HISTORY OF TEXAS.
tieth Judicial Distrit, and when the office of
CounAty Health Officer was created by the
Twenty-first Legislature, he was appointed
by County Judge E. Y. Terral to the position,
which lie still holds. He is a member of the
State Medical Association and is generally
interested in all matters pertaining to the
welfare of his profession and the community
in which he lives.
July 25, 1882, the Doctor married Maggie
C. McCown, a daughter of J. W. McCown
of Milam county, an extended notice of whom
appears in the biographical department of
.this work. To this union six children have
been born, five of whom-Emaline, Alice,
Roger Q., Volney E. H., and Wilson McCown-are
living, the second, Martha Atlas,
having died in infancy. Both the Doctor
and his wife are members of the Methodist
Church and he is a member of the Masonic
fraternity, the Knights of Honor and the
Knights of Pythias.
G ALHOON SAMS, one of the pioneer
and leading citizens of Taylor, was
born in South Carolina, January 12,
1838, a son of L. R. Sams, a native of Beaufort,
that State. The latter's father, L. R.
Sams, was also a native of South Carolina,
as was his father, L. R. Sams. The latter
was a soldier in the war of Independence.
The Sams family in this country are descended
from five brothers who came from
England, and located in different States and
Territories of the United States. The father
of our subject was a planter and prominent
slave-owner on the coast of South Carolina,
and was also a physician of considerable9 distinction.
He graduated with first hbor at
the South Carolina Medical college. His
wife, nee Sarah Graham, was a native of
Beaufort, South Carolina, and of Scotch parentage.
Her father, Rev. James Graham,
came from Scotland to America, and was
pastor of the only Baptist Church in Beaufort
at that time. Mr. Sams died in 1889,
at the age of seventy-seven years. His wife
still survives, aged eighty years. Both were
members of the Missionary Baptist Church.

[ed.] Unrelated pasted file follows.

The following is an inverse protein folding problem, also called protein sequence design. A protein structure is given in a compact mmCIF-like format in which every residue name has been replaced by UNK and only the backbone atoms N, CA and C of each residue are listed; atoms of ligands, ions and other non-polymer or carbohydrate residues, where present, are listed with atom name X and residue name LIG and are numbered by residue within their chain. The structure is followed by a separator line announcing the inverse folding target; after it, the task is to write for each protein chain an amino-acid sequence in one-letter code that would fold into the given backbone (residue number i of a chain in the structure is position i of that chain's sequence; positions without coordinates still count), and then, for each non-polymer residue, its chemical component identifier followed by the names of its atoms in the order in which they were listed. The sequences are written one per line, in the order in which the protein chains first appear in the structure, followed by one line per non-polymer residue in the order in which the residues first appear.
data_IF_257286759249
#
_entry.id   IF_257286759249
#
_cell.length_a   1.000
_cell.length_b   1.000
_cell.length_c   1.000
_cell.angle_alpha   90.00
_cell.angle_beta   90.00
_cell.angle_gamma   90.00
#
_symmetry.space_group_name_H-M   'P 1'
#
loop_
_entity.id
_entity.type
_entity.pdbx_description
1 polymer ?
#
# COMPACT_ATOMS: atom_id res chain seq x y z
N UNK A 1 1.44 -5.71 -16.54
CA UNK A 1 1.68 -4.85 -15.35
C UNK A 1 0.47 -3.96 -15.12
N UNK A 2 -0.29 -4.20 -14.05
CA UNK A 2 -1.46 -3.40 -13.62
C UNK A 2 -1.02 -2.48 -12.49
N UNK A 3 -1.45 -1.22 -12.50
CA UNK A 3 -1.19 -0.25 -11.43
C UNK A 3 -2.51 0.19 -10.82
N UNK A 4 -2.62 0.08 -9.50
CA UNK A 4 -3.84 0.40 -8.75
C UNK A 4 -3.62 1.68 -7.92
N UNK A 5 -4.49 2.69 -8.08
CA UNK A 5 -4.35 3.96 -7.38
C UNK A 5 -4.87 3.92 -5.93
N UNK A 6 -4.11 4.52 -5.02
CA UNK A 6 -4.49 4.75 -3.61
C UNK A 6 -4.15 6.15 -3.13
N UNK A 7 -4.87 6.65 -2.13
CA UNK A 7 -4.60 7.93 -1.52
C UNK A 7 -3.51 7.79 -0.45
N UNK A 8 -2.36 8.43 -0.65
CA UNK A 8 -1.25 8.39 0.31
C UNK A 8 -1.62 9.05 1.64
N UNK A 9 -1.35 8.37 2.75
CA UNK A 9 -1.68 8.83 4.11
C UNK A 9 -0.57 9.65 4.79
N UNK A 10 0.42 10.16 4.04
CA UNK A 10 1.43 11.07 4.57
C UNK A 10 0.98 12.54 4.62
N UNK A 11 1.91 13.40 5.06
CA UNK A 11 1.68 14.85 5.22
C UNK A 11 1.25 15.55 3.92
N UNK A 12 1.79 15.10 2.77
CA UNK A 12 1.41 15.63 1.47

Mr. and Mrs. Sams had eleven children, ten
of whom grew to years of maturity, namely:
Sarah J., wife of Dr. R. R. Sams, of Beau.
fort; Calhoon, our subject; James G., of
Vernon, Texas; Mary E., wife of R. B.
Swann, also of Vernon; Martha P., wife of
Rev. J. M. McFarland, of Beard, Kentucky;
Elizabeth H., widow of a Mr. Noyes, and a
resident of Galveston; Eugenia E.; L. R., of
Greer county, Texas; Floriday, deceased,
was the wife of John Cole; James E., deceased.
Calhoon Sams, the subject of this memoir,
attended the Furman University at Greenville,
South Carolina. At the age of twenty
years he began the study of medicine, entering,
in the fall of 1858, the Charleston Medical
college, where he graduated in'the class
of 1860. After practicing his profession for
a short time he joined the Confederate
army; was appointed Assistant Surgeon in
the Army of Northern- Virginia; in 1862
was transferred to the hospitals of Virginia,
and just prior to Lee's march into Pennsylvania
was returned to field service, also promoted
as surgeon of his regiment. They
were attached to General Hampton's Cavalry,
and took part in the battle of Gettysburg,
where, although Dr. Sams was fortunate
enough not tg be wounded, a shell from
the enemy's guns burst near where he stood,
and many men near him were killed or
wounded. The Doctor was sick in Stuait's
Lewis Publishing Company, publisher. History of Texas, together with a biographical history of Milam, Williamson, Bastrop, Travis, Lee and Burleson counties : containing a concise history of the state, with portraits and biographies of prominent citizens of the above named counties, and personal histories of many of the early settlers and leading families. Chicago. The Portal to Texas History. http://texashistory.unt.edu/ark:/67531/metapth29785/. Accessed March 11, 2014.